Copper Oxide Yarn on 100% Merino wool.
This yarn has been dyed using natural and pure copper oxide.
This copper gives the yarn powerful anti-bacterial properties and a natural subtle pink-ish colour.
Make a shawl, cowl or mittens to let your skin benefit of the copper oxide beneficial properties!
Yarn dyed with copper oxide
Yarn weight: Light-fingering weight
Blend: 100% Merino wool
Yardage: 50 g (1.8 oz) / 162 m (177 yds)
Care: Hand wash with warm water and gentle soap
The copper oxide remains effective for the life of the garment and is unaffected by washing
Copper oxide is anti-fungal and anti-bacterial  and improves the appearance of skin . Some skin creams contain copper. Copper is non-toxic, non-sensitising, and non-irritating to the skin. The risk of adverse effects because of copper exposure is extremely low [3, 4].
Copper has been used throughout human history:
– in ancient Egypt (2000 BC), copper was used to sterilize water and wounds
– the ancient Greeks prescribed copper for pulmonary diseases
– during the Roman Empire, copper cooking utensils were used to prevent the spread of disease
– the Aztecs used copper oxide to treat skin conditions
– in the Second World War, Japanese soldiers put pieces of copper in their water bottles to help prevent dysentery .
Today copper is used as a water purifier, to protect against bacteria, fungi and viruses , and is added to wound dressings and cosmetic products [6, 7, 2].
Socks containing copper oxide particles, such as socks designed to protect the feet of diabetic individuals, are commercially available in many countries. In 2012, copper oxide containing socks helped cure the trapped Chilean miners of skin infections while still trapped 700 meters underground .
References and further reading:
1 BORKOW, G. Using copper to fight microorganisms. Curr Chem Biol, 2012, vol. 6, no. 2, p. 93-103.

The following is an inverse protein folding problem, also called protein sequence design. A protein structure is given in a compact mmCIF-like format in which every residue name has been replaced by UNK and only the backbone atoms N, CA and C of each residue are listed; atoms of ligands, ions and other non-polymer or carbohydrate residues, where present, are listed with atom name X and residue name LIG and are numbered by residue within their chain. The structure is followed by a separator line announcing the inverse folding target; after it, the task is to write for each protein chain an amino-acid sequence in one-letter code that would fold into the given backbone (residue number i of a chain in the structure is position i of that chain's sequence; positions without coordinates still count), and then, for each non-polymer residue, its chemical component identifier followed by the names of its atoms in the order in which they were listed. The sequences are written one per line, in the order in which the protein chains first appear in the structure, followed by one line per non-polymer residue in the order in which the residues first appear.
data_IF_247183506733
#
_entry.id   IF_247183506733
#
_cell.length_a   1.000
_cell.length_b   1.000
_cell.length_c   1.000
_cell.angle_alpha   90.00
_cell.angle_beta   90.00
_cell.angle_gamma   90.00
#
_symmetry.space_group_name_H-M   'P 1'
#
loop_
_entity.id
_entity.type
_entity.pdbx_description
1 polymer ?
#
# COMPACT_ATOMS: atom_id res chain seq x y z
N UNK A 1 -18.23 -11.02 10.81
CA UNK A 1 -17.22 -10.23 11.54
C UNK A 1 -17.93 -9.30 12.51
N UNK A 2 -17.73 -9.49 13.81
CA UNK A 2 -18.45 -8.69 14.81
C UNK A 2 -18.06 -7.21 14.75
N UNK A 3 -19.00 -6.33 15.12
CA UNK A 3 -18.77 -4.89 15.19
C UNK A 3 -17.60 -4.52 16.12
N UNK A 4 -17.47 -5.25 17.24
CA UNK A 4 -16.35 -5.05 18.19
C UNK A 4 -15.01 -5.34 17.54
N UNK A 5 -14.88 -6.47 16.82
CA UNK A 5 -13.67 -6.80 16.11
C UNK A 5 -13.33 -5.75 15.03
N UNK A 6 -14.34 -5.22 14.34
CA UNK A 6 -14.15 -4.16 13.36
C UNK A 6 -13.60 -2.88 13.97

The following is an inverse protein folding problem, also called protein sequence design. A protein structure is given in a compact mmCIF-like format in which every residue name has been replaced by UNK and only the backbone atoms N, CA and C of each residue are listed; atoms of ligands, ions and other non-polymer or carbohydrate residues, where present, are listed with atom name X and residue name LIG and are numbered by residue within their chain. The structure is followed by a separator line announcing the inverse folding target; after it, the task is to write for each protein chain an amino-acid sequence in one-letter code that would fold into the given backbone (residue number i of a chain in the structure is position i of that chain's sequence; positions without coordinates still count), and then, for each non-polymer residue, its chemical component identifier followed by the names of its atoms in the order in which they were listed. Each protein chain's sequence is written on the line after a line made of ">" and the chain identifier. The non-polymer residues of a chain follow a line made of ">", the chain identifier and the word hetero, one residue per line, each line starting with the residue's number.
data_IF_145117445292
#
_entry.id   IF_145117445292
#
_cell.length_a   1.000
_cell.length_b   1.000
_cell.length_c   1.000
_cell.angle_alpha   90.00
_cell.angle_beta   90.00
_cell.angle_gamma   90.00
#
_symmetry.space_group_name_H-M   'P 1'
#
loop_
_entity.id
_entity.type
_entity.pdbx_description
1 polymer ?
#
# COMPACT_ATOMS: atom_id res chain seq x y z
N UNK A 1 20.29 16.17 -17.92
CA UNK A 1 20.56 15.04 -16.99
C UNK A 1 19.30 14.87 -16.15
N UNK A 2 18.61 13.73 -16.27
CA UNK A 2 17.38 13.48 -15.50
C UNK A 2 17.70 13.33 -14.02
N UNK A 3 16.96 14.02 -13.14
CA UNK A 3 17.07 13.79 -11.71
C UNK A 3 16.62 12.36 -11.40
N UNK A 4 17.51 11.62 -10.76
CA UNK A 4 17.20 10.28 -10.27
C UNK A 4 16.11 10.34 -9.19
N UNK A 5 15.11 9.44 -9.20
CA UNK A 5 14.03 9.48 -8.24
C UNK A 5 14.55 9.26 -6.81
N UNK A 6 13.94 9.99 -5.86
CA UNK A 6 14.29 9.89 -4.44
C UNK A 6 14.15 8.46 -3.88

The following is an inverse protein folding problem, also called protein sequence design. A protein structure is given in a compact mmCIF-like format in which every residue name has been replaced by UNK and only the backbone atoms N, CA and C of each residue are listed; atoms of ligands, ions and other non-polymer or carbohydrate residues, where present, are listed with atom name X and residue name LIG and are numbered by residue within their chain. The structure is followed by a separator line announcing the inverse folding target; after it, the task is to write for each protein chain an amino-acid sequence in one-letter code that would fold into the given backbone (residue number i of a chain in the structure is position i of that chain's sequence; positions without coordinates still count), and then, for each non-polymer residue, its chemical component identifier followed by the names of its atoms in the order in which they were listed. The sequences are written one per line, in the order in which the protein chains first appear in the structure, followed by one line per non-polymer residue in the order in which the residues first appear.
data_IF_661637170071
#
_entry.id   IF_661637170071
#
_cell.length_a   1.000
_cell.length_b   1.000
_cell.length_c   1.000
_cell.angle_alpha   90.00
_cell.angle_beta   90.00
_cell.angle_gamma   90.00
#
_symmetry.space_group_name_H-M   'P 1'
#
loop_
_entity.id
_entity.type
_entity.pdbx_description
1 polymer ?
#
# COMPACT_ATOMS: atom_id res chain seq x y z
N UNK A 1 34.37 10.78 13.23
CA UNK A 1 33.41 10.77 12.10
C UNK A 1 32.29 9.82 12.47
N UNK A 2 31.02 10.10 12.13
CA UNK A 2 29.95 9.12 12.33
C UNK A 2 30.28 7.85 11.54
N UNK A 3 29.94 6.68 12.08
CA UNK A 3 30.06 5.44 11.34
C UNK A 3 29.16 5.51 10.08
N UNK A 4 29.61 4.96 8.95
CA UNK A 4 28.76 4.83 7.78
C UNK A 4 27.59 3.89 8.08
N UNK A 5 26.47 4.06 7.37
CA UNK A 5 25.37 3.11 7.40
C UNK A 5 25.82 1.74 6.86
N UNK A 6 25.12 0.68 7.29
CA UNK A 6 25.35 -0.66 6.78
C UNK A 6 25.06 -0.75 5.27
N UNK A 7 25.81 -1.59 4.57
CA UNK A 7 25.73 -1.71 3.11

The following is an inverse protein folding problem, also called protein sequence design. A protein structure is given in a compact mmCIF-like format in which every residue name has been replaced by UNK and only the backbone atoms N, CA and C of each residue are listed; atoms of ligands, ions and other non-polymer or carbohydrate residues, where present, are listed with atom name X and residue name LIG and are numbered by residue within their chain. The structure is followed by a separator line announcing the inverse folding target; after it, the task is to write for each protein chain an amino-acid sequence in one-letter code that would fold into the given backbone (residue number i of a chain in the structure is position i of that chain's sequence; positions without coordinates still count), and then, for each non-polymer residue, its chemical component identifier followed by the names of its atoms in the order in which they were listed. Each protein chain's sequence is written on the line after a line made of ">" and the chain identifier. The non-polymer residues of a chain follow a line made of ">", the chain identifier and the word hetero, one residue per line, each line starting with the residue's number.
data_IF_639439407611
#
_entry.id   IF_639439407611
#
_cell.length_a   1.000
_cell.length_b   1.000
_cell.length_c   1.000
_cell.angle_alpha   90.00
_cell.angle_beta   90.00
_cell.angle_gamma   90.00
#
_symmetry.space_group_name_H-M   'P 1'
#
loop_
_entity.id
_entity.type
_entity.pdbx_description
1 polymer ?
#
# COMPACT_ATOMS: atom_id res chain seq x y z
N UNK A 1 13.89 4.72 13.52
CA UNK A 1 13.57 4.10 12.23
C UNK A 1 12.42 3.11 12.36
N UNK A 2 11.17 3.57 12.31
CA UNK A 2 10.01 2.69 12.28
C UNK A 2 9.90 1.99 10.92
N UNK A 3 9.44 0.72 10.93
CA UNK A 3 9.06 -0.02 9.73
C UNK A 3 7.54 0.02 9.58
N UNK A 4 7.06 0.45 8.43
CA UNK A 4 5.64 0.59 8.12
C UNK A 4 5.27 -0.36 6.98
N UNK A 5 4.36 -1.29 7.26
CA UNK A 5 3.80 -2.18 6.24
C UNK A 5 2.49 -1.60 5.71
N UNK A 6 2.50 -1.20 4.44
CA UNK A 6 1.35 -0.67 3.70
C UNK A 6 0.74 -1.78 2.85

2 BORKOW, G., GABBAY, J., LYAKHOVITSKY, A. and HUSZAR, M. Improvement of facial skin characteristics using copper oxide containing pillowcases: a double-blind, placebo-controlled, parallel, randomized study. Int J Cosmet. Sci. 2009, vol. 31, no. 6, p. 437-443.
3 HOSTYNEK, JJ. and MAIBACH, HI. Copper hypersensitivity: dermatologic aspects – an overview.
Rev. Environ. Health, 2003, vol. 18, no. 3, p. 153-183.
4 GORTER, RW., BUTORAC, M. and COBIAN, EP. Examination of the cutaneous absorption of copper after the use of cop
per-containing ointments. Am J Ther., 2004, vol. 11, no. 6, p. 453-458.
5 DOLLWET, HHA. and SORENSON, JRJ. Historic uses of copper compounds in medicine. Trace Elements in Medicine, 2001, vol. 2, no. p. 80-87.
6 UAUY, R., OLIVARES, M. and GONZALEZ, M. Essentiality of copper in humans. Am. J Clin. Nutr., 1998, vol. 67, no. 5 Suppl., p. 952S-959S.
7 BORKOW, G., GABBAY, J., DARDIK, R., EIDELMAN, AI., LAVIE, Y., GRUNFELD, Y., IKHER, S., HUSZAR, M., ZATCOFF, RC.
and MARIKOVSKY, M. Molecular mechanisms of enhanced wound healing by copper oxide-impregnated dressings.
Wound. Repair Regen., 2010, vol. 18, no. 2, p. 266-275.
8 BORKOW, G. and MELLIBOVSKY, JC. Resolution of skin maladies of the trapped Chilean miners: the unplanned underground
copper-impregnated antifungal socks “trial”. Arch. Dermatol, 2012, vol. 148, no. 1, p. 134-136.